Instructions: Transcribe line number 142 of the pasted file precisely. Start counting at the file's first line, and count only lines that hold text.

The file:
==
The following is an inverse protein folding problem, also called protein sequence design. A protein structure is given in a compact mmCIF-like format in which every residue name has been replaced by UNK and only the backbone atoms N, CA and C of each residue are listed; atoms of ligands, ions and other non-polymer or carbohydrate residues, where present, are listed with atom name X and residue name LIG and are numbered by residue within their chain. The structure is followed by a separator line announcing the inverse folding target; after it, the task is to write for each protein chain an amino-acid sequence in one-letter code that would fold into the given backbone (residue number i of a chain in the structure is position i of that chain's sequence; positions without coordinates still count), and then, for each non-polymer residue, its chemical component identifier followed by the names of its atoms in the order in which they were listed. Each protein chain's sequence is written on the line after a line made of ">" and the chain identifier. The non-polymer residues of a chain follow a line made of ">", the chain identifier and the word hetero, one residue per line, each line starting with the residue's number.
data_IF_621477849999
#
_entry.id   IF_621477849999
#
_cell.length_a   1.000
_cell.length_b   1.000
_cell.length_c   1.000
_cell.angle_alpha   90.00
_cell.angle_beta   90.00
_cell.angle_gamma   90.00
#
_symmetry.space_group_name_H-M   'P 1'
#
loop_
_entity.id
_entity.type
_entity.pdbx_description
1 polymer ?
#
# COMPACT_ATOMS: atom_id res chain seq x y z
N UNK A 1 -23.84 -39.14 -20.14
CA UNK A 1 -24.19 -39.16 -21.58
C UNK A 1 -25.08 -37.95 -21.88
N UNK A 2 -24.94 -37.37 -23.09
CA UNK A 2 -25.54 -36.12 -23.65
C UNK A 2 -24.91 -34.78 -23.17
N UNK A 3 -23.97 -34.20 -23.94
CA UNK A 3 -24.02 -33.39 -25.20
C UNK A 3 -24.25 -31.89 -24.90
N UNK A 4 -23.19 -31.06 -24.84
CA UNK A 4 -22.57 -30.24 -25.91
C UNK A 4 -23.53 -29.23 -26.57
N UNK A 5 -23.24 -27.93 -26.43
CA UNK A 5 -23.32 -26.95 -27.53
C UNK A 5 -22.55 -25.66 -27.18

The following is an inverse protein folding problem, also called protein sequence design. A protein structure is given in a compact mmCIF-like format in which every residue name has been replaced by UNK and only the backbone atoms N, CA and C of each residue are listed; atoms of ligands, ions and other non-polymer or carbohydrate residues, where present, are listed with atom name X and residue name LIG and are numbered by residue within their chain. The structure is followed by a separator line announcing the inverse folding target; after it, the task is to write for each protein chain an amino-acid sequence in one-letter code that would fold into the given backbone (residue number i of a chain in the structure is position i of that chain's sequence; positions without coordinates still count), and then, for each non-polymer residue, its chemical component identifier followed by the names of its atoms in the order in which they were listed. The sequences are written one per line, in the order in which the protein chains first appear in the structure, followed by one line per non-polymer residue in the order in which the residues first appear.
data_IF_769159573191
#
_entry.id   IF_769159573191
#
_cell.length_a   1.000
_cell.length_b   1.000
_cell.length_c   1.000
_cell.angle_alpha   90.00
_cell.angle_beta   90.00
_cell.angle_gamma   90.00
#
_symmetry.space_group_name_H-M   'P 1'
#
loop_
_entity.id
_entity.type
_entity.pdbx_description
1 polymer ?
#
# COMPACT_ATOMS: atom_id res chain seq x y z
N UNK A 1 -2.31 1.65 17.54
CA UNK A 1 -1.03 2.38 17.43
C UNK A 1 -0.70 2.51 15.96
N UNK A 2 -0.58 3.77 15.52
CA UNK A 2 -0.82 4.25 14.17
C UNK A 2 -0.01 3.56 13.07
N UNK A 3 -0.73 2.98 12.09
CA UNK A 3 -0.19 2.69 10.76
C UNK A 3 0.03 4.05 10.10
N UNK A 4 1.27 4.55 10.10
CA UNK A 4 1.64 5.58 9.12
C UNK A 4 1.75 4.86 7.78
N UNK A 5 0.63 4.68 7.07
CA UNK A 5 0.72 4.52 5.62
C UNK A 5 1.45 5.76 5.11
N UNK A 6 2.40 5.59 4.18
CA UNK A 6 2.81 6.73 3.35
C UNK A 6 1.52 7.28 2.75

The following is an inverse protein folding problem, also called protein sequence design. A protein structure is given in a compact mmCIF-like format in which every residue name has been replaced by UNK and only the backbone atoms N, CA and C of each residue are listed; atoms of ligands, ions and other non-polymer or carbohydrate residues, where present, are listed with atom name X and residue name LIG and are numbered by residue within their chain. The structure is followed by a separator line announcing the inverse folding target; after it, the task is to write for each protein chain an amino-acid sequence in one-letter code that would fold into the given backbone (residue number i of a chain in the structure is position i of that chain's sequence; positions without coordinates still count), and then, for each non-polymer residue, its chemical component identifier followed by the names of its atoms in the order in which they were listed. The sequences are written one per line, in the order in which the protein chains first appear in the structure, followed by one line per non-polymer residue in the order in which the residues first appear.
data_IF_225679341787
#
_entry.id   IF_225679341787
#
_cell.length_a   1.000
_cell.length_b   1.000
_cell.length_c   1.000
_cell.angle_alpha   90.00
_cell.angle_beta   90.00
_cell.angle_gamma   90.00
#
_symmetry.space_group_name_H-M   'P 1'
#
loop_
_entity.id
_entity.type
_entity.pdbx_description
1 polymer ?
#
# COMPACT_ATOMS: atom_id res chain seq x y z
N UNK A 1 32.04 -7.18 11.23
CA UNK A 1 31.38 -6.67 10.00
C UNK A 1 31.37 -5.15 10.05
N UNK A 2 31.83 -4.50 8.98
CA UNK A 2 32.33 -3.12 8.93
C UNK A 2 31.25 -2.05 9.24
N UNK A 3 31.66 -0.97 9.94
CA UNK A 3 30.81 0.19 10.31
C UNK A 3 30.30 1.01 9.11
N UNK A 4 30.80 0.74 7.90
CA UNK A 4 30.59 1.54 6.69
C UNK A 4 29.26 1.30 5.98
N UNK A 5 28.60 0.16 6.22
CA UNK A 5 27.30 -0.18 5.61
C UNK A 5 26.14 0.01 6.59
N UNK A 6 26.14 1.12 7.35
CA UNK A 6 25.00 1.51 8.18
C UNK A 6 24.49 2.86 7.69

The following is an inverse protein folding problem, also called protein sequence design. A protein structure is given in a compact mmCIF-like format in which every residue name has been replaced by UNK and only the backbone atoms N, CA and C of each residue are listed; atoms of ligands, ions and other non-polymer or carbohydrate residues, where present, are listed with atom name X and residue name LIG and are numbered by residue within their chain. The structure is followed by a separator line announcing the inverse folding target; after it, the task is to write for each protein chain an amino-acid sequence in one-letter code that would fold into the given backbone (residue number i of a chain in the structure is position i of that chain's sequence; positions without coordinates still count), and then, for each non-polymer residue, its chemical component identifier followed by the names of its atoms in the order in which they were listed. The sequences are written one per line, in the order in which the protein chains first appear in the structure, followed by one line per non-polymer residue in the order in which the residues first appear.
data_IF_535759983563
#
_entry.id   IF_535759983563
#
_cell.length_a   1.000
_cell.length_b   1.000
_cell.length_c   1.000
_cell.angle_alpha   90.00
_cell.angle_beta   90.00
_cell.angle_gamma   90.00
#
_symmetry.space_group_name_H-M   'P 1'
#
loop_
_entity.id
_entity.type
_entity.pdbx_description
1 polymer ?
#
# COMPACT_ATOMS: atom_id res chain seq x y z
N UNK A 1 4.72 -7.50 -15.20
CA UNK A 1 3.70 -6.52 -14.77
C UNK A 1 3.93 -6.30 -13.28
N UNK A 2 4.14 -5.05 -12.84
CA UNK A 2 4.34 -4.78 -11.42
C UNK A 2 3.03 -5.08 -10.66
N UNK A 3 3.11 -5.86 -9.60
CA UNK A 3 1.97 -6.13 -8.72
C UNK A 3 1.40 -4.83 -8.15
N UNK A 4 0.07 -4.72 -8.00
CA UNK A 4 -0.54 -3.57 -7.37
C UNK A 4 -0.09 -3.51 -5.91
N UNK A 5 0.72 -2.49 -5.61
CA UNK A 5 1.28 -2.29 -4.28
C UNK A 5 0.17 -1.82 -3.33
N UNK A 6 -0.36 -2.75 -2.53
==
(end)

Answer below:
N UNK A 3 3.11 -5.86 -9.60